A team of researchers collaborated on this project, including Mr. Naik Gurudatta, doctoral candidate, Ms. Amrita Mukherjee, doctoral student, and Dr. Sadeep Shrestha, all from the Department of Epidemiology at the University of Alabama at Birmingham School of Public Health.
Using the national inpatient sample (HCUP-NIS) database of the Healthcare Cost and Utilization Project between 2002–2014, the team included 5217 African-American and 21,752 White patients hospitalized with a primary diagnosis of cervical cancer. They examined racial differences in hospitalization outcomes; length of stay (LOS) in hospital, mortality in hospital, post-operative complications in patients who underwent hysterectomy and discharge disposition. Patients were matched on age at primary diagnosis, insurance status, residential region, and median income of residential area, modified Deyo comorbidity index, stage of disease and treatment. Categorical outcomes were analyzed by conditional logistic regression accounting for matched study design and odds ratios (95 percent CI) were reported. LOS was analyzed using t-test and beta estimate for difference in means was reported.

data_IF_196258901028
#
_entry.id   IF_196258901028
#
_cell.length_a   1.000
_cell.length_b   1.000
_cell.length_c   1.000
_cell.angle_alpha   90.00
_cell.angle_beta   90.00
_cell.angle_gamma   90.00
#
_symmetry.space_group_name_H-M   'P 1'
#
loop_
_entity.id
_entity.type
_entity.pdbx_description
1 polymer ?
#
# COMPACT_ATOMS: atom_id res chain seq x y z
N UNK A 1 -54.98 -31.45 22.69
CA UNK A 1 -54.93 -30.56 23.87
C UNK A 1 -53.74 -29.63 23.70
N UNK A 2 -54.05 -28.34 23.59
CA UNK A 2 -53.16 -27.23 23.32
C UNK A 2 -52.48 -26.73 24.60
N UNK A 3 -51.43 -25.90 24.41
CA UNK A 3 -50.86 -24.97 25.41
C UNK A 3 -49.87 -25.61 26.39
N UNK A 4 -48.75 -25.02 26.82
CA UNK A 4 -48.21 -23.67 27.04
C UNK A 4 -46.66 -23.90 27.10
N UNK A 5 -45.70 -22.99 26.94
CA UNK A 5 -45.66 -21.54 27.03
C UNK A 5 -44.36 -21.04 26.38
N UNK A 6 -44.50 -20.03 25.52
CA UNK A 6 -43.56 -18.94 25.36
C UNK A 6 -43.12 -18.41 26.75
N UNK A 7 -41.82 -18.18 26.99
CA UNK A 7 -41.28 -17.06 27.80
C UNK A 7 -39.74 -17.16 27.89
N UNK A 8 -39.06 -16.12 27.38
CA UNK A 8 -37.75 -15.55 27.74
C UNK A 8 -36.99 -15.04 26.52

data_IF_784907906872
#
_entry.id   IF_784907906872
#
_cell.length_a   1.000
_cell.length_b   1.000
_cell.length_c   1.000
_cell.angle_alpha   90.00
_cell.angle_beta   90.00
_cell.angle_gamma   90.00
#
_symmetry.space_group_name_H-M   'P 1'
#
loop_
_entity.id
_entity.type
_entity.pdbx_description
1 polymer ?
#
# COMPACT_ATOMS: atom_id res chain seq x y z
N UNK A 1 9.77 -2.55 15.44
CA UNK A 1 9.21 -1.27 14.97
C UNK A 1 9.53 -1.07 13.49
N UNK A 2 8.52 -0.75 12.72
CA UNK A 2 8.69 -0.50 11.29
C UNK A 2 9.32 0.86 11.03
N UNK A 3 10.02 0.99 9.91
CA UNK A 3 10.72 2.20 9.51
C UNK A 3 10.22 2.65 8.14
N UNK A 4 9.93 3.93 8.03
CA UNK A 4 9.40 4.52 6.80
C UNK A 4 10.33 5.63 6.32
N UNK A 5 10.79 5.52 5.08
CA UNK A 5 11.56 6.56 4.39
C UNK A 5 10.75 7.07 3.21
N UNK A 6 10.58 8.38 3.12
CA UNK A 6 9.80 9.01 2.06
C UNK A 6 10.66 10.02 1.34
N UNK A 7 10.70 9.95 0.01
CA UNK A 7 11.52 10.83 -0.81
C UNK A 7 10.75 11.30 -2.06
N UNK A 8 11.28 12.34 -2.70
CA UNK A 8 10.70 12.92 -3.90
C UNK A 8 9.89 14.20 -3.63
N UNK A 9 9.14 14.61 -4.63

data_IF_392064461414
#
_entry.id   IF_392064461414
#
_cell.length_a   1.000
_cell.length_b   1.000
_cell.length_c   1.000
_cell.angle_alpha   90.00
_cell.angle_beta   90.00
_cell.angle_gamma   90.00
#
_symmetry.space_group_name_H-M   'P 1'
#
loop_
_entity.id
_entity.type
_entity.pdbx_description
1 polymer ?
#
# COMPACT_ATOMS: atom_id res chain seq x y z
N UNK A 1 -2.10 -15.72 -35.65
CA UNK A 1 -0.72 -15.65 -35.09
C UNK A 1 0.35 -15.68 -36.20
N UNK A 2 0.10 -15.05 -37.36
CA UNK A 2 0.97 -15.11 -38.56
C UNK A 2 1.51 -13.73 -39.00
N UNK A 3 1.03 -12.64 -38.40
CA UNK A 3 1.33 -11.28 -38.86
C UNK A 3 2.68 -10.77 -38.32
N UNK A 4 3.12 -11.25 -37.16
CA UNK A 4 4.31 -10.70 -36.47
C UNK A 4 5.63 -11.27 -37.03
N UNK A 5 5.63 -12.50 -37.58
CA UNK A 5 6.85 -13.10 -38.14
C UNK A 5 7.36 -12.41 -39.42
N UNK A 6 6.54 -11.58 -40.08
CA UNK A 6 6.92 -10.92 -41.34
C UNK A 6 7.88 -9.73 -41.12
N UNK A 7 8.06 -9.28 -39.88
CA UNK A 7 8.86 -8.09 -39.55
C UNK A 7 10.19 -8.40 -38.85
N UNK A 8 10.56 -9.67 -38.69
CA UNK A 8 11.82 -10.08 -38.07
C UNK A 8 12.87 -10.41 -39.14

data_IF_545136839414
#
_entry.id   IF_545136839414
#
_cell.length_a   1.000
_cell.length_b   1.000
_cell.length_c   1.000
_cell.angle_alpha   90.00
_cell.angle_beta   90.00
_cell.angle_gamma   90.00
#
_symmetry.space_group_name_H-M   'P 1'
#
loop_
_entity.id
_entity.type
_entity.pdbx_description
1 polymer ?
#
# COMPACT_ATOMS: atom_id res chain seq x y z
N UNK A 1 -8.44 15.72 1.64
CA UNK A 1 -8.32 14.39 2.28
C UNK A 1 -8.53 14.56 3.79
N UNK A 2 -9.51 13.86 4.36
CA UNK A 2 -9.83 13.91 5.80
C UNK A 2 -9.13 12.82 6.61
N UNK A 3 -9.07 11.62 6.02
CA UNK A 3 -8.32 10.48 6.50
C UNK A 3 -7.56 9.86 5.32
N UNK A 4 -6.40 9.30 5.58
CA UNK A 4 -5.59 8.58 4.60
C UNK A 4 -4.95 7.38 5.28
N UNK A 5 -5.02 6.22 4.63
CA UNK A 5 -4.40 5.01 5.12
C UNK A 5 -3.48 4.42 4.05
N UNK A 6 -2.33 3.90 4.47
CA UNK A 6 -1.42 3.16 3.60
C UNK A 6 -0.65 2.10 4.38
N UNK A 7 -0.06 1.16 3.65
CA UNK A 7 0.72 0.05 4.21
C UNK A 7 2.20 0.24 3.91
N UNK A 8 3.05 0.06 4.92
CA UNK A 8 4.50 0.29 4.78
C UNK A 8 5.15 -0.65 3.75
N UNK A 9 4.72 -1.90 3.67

The LOS was significantly lower for Whites compared to African-American cervical cancer patients when matched on demographic only, presentation + demographic, and treatment + presentation + demographic variables. White cervical cancer patients were commonly discharged to other intermediate nursing facility, matched on demographic only; or matched on presentation + demographic; and or, matched on treatment + presentation + demographic.Friday Letter Submission, Publish on November 01